College Student Pressure Washing in the News...
Entrepreneur Wesley Bloeme washes away his student debt
Posted by Peyton Jollay on Oct 14, 2015 in Features, News | 0 comments
As college undergrad debt soars to over $30,000, finance and accounting major, Wesley Bloeme ‘17 will be graduating debt free.
Bloeme, a tennis player and former football player has set sports aside to aim at a higher goal. He has taken his future into his own hands by starting his own business, College Student Pressure Washing, LLC.
Bloeme started his business two summers ago with a friend of his back home in the Buckhead District of Atlanta. He saw an untapped market he and his friend could work seasonally, and one he could take with him to college. For his friend, the business was about making some extra money on the side over the summer. For Bloeme, the business was his livelihood and his ticket to higher education.
Bloeme comes from a middle class family in need of extra support in order to make payments for his education. As situations at home have changed, it has become imperative that he hold himself accountable for his education.
In College Student Pressure Washing's humble beginnings, he and his partner decided they would split the profits evenly among themselves.
Their first piece of equipment? A small residential pressure washer he borrowed from his aunt. The two tackled the jobs together for the first three weeks, after which they began to work independently.
It soon became apparent that he would need better equipment, so Bloeme and his father set out to build a rig of his own. It took two full weeks to build the new pressure washing rig and cost $10,000. The plans for the rig Bloeme drew up himself, the design inspired from a series of YouTube videos. He ordered all of the parts himself, his dad partnering in the rig's construction. The pressure washing rig paid for itself in its first summer.
As business slowed, Bloeme would travel door-to-door offering his services, first to his neighborhood, then surrounding areas. He said it helped him learn interpersonal skills.
"At first it was pretty terrifying," said Bloeme, but business began to pick up and things became more promising for him.
"What sets my business apart from my competitors is the fact that it's top quality," said Bloeme. "There isn't anyone that can clean better than I can residentially. Clean is clean. If I can provide the same service at a lower cost and my customers can feel good about knowing they are helping someone in college who is trying to better themselves. That's kind of the pitch."
Bloeme worked all day long this past summer and made a dent in his student loans. Before he knew it, however, it was time to go back to school.
In his spring semester of his sophomore year, he decided he would get insurance and a business license, while officially becoming a Limited Liability Company (LLC). The licensed business gave his clients a sense of legitimacy when referring him to their friends.
As another step forward, Bloeme improved the advertisement for his company by adding signs to his car and trailer.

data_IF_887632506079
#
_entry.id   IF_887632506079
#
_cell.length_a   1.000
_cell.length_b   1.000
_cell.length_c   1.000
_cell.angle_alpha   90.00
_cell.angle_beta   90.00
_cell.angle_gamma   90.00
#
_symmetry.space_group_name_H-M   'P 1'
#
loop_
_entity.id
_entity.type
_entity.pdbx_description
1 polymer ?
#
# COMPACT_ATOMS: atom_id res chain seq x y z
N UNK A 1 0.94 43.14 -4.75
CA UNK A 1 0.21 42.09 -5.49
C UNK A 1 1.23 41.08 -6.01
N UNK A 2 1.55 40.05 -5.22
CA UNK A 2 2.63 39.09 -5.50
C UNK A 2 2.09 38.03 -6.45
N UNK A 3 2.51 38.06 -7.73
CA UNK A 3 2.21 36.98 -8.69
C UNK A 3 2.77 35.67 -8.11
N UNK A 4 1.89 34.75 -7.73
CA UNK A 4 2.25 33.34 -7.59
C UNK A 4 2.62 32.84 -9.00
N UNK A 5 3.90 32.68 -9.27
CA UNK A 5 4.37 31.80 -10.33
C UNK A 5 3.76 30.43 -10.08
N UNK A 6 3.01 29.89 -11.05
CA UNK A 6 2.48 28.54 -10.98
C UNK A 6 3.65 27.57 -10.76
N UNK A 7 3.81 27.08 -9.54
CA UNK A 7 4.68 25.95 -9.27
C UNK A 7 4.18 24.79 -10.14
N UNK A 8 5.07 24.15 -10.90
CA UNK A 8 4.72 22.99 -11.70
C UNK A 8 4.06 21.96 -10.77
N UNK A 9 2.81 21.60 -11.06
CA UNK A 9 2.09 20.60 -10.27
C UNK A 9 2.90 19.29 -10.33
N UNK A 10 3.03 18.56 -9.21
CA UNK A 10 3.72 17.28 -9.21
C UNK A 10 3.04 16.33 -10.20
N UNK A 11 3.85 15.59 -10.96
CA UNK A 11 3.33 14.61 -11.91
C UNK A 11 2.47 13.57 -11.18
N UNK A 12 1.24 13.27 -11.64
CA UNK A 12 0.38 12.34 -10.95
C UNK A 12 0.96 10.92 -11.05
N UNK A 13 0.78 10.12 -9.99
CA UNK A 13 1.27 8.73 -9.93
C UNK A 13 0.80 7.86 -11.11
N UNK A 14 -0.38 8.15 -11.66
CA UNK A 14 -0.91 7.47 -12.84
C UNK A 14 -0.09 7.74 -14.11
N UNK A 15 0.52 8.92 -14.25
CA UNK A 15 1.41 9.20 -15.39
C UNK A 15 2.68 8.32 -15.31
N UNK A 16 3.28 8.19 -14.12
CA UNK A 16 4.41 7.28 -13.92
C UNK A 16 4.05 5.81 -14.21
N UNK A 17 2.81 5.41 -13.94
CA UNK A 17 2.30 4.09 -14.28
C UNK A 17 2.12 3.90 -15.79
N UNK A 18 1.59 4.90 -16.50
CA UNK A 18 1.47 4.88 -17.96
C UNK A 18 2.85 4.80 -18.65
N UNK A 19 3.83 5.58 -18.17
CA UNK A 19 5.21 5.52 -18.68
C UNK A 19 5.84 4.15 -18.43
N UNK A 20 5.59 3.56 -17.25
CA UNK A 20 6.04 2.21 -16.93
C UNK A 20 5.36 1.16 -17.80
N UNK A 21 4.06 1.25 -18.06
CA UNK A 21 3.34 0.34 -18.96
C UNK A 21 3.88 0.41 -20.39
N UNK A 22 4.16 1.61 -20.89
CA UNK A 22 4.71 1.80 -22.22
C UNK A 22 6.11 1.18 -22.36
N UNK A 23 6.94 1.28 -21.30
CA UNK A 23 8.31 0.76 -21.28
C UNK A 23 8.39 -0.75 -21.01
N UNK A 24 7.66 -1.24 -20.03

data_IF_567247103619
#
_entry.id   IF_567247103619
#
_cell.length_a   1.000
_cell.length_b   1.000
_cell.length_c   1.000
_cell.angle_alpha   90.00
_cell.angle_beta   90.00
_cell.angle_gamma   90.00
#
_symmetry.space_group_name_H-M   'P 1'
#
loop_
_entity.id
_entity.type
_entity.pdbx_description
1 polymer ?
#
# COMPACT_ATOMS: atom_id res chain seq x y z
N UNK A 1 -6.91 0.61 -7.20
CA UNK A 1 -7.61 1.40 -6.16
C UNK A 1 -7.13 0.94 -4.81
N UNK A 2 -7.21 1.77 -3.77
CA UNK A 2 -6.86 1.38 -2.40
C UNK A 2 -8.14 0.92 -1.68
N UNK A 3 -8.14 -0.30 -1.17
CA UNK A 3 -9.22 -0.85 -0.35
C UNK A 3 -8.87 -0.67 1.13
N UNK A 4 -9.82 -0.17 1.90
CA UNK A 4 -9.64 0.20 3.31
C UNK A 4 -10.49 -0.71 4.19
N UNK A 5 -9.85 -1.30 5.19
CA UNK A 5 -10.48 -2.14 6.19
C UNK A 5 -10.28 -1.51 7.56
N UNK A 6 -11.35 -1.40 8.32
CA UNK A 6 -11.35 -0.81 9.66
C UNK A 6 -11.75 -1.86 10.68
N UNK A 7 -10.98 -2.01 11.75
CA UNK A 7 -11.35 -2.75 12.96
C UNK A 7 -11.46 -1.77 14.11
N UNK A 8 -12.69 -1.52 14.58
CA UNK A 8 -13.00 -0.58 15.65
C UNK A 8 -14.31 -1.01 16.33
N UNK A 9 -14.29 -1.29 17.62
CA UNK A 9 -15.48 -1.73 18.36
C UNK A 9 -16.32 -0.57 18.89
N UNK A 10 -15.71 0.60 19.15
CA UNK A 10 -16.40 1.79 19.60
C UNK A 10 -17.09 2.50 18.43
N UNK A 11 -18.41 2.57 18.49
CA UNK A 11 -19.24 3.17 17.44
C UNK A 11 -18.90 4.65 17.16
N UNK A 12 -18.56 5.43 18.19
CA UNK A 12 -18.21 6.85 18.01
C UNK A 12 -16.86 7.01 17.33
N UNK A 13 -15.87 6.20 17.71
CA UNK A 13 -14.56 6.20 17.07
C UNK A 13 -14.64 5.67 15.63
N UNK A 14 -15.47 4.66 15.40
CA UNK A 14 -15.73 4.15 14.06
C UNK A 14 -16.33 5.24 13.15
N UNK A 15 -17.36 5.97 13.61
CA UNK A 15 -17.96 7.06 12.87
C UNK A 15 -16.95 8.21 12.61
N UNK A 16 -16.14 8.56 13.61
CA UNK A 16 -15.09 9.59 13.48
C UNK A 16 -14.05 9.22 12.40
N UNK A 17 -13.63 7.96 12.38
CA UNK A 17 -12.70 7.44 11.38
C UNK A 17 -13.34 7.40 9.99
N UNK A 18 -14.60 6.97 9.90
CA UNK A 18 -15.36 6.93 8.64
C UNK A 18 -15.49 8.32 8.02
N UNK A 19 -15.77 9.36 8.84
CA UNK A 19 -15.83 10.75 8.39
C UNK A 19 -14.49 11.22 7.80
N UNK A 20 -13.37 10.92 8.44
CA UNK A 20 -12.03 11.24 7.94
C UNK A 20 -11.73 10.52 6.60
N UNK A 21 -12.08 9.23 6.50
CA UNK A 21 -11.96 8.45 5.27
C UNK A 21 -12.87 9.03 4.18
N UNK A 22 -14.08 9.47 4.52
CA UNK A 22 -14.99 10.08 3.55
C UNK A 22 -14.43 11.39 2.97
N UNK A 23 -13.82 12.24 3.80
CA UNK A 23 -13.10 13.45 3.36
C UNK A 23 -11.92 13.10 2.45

"The back of my trailer is a billboard," said Bloeme, "If you are behind me in traffic, you have no choice but to see exactly what I am doing. It has actually paid off pretty well."
Bloeme also started his own website, created pages on Facebook and Twitter, and printed business cards.
Bloeme's choice to become a legitimized business brought in more clients, and he is finally getting the referrals he has sought. When he got back to Atlanta last summer, he hit the ground running with 70-80 hour work weeks.
"Maybe I won't have to go out and find all of the customers, maybe they will come to me," said Bloeme.
At his current pace, Bloeme will have his debts paid off by the upcoming summer. That being said, his work has been daunting. Over the summer, Bloeme lost fifteen pounds on the job.
"There is no off day, there is no fun. There is fun, but it's really serious," said Bloeme. "This [college] is a break. That really makes me appreciate being in school. It stinks having to go to class and do homework, but it's not as scary as when you can't find clients."
Bloeme said that starting a business has helped him to learn a lot about himself. One of which is how to take rejection. He has also learned that he is much happier when he is being productive.
"I don't have a lot of time, but I feel much better," said Bloeme. "I would rather work hard the next four years and have the best forty years after this."
Bloeme is still moving forward. He is looking now at furthering his education in graduate school. He wants either to get his CPA or to further his pursuits as an entrepreneur. He sees no reason why the business will not help him moving forward into his secondary degree. What's more, Bloeme has a younger sister that will be starting college soon and wants to help her finance her education as well.
Bloeme has brought his business with him to Maryville this semester. He admitted that his lack of personal ties here make him unsure of the Maryville and surrounding areas' clientele He is hoping another round of innovations will improve his business.
He is expanding the functions of his website, www.www.wiseguysprowash.com, by adding a mobile site. Additionally, he will be adding two databases: a mileage record for tax write-offs and a pricing database that will measure the dimensions of the lot to be pressure washed, calculate a price and send it to the client.
As demand continues to rise here and in Atlanta, Bloeme has entertained the idea of hiring a part-time associate as his first step in expansion.
If business takes off in Maryville, Bloeme would like to work alongside other students of Maryville College, and he urges anyone interested in his pressure washing services to contact him.